Export and import of goods and services and the corresponding payment mechanism require an extensive documentation procedure. There are specific and unique documents that are used in international trade pertaining to sale contract, title of goods, mode of transport, etc.
The following are the most important documents:
- Bill of exchange
- Bill of lading
- Insurance certificate
- Certificate of origin
- Packing list and related documents
- Shipping bill
Table of Content
Most of the documentary credits require the above documents to be submitted in accordance with the Uniform Customs and Practice (UCP) provisions and sale contract. Let us discuss the meaning and functions of various documents:
Bill of Exchange
The bill of exchange serves as a legal document reflecting the payment obligation of the drawee owing to the trade transaction. The bill of exchange under LC is drawn by the beneficiary, i.e. exporter, on the issuing bank, with the relevant LC number under which it is drawn and the issuing bank name, with other details like sight or number of acceptance days in case of usance bills, the bill amount in LC currency, date of bill of exchange, etc.
This is the basic commercial document pertaining to sale details like description of goods, quantity and value in unit terms and the total value of goods. Invoice is raised by the exporter in the name of the importer. It has details like the contract number, order number or pro forma invoice number related to the transaction. It also specifies the invoice value along with the Incoterms applicable. If raised under an LC, it should specify the LC number and abide by both the sales contract and LC terms.
Bill of Lading
It is the document that shows the movement of goods from the port of acceptance to the port of destination when goods are transported by ships. The bill of lading is the receipt issued by the shipping company or his agent with details regarding shipment like description, quantity, quality, etc. It also specifies the date of shipment, name of the vessel and the name of the consignee.
The bill of lading also contains details regarding the payment of freight. The bill of lading is ‘the document of title’ to the goods that are being shipped. This document is issued by the shipping company to the exporter. The exporter then sends the original bill of lading to the importer’s bank through his banker. The importer needs to produce the original bill of lading at customs or bonded warehouse without which he will not get the delivery of goods.
Thus, the bill of lading is one of the most important documents in international trade transactions. If the transaction is under LC, the bill of lading will contain details regarding the LC number, which is similar to the invoice. It is drawn to the order of the shipper and blank endorsed in the favour of the issuing bank as per the stipulations of the LC.
The transport of goods through ships entails risk and hence the insurance of the shipment is necessary. The insurance certificate or policy is the document issued by an insurance company ensuring the insurance of the voyage of shipment from the port of shipment to the port of destination. It is generally taken for 110% of the CIF value. The claim is payable in the country of the applicant.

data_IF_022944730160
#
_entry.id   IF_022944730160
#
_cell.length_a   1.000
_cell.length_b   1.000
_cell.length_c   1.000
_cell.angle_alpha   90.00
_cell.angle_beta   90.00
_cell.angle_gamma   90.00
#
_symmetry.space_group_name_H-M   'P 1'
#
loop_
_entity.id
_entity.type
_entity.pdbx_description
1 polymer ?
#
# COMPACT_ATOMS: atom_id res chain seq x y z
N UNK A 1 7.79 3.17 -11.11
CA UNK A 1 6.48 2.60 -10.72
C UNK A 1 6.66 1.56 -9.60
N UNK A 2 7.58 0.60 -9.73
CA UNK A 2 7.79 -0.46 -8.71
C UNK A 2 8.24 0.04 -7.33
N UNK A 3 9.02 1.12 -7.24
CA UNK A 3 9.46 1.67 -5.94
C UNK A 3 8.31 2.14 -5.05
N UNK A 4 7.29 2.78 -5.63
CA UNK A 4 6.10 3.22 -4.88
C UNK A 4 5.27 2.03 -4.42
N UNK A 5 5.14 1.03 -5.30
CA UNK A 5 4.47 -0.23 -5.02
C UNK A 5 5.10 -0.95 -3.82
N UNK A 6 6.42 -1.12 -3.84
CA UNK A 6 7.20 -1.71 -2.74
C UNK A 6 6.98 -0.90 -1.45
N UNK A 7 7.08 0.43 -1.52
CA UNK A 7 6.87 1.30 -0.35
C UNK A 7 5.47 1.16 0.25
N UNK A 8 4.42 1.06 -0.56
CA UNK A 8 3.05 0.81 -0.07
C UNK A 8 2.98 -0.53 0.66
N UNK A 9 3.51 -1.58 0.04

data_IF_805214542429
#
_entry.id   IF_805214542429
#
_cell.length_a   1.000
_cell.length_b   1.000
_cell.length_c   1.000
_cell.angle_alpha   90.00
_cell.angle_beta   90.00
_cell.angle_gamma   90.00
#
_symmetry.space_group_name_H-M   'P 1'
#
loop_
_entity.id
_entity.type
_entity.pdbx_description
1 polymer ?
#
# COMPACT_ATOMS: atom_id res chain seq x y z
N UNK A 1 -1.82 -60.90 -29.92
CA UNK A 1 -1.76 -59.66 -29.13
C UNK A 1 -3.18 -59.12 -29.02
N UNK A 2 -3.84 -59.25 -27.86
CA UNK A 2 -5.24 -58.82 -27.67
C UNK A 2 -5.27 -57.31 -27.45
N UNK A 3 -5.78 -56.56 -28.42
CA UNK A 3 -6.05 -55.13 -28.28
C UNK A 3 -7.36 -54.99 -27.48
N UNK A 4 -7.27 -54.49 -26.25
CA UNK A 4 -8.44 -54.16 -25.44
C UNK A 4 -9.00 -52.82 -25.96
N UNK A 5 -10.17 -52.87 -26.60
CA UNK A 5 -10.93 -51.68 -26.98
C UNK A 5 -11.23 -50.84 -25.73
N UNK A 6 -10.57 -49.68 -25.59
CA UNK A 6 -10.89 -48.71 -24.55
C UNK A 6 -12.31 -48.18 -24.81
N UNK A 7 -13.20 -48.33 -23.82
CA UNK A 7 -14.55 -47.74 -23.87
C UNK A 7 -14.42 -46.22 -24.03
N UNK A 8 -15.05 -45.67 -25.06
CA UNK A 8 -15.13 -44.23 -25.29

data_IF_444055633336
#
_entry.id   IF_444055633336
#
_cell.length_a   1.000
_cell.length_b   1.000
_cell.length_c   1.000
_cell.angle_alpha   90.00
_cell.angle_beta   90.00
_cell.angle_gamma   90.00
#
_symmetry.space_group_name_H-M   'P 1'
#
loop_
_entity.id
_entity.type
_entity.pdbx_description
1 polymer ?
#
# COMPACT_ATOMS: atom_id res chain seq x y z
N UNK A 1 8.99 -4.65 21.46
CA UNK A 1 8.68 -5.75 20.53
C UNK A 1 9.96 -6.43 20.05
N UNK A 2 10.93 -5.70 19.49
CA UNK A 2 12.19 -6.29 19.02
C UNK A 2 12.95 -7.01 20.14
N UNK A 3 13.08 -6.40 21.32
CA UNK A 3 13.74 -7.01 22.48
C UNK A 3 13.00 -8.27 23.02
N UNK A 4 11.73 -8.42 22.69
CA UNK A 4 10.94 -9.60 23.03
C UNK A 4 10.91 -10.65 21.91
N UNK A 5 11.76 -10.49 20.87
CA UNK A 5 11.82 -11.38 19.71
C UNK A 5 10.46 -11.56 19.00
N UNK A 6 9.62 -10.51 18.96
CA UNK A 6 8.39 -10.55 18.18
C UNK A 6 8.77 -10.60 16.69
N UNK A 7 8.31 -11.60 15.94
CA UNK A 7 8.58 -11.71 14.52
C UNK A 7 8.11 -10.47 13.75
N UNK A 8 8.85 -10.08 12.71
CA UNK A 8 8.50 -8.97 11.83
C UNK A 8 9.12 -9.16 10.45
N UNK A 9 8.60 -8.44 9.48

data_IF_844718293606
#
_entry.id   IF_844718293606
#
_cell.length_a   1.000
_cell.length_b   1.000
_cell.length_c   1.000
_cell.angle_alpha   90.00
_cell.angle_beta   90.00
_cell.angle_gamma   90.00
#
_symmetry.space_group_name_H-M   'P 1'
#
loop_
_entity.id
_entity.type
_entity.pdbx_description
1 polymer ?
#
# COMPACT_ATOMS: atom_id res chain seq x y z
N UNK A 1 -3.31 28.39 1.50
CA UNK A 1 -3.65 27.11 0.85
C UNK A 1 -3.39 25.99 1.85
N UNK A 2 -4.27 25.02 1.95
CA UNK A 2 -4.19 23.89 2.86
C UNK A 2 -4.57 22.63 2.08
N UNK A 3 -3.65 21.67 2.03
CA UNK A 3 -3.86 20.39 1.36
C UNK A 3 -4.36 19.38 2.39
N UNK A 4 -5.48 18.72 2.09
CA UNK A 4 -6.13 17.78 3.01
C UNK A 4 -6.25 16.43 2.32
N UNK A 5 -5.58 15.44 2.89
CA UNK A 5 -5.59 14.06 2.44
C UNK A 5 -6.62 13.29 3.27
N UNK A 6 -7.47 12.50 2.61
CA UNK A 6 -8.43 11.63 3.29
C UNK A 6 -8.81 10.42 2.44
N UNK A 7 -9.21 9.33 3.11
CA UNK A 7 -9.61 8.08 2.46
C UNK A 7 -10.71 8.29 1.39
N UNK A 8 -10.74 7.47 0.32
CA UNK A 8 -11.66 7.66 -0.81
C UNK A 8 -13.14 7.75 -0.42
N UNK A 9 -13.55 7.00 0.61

The insurance document provides the description of the shipment covered for insurance in conformity with LC terms. It is bank endorsed and sent in original along with other documents like bill of lading, invoice, etc., wherever applicable. The insurance cover is effective from the date of shipment to the point of termination of coverage mentioned in the policy.
Certificate of Origin
It is meant for determining the country of origin of goods. It is issued and signed by an independent authority like the chamber of commerce and contains full description related to the goods being shipped, invoice value, bill of lading number, etc.
The packing list provides the detailed description of shipment and accompanies the other documents like invoice and bill of lading. Other documents include quality certificate, weight list, etc., some of which may be as per the demand of LC terms. For example, the importer may ask for a quality certificate to accompany the documents. The certificate provides details regarding the quality of the shipment from an authorised quality certification agency.
The shipping bill is the document to be filed with the customs authority by exporters for making shipments. It is required for any goods moving out of the country for getting approval from customs.
It contains details like order or LC number and date, invoice number and date, name of the shipper, consignee, place of receipt of cargo, port of loading, port of discharge, final destination place, terms of payment, terms of delivery of cargo, marks and numbers of packages, number of packages, unit price, FOB value of goods, total value of goods in local currency of the country. The shipping bill should also provide details regarding the scheme of export viz., free bill, drawback, DEEC, DEPB, DFRC or EPCG, etc.
In addition to the aforementioned documents, there are also other forms/documents traditionally used in export/imports. With the Electronic Data Interchange (EDI) system, the forms are now filled online. The number of forms required has also been reduced. For example, earlier RBI required the submission of declaration forms like GR/SDF/ SOFTEX towards declaring the amount of foreign exchange expected to be received by exporters.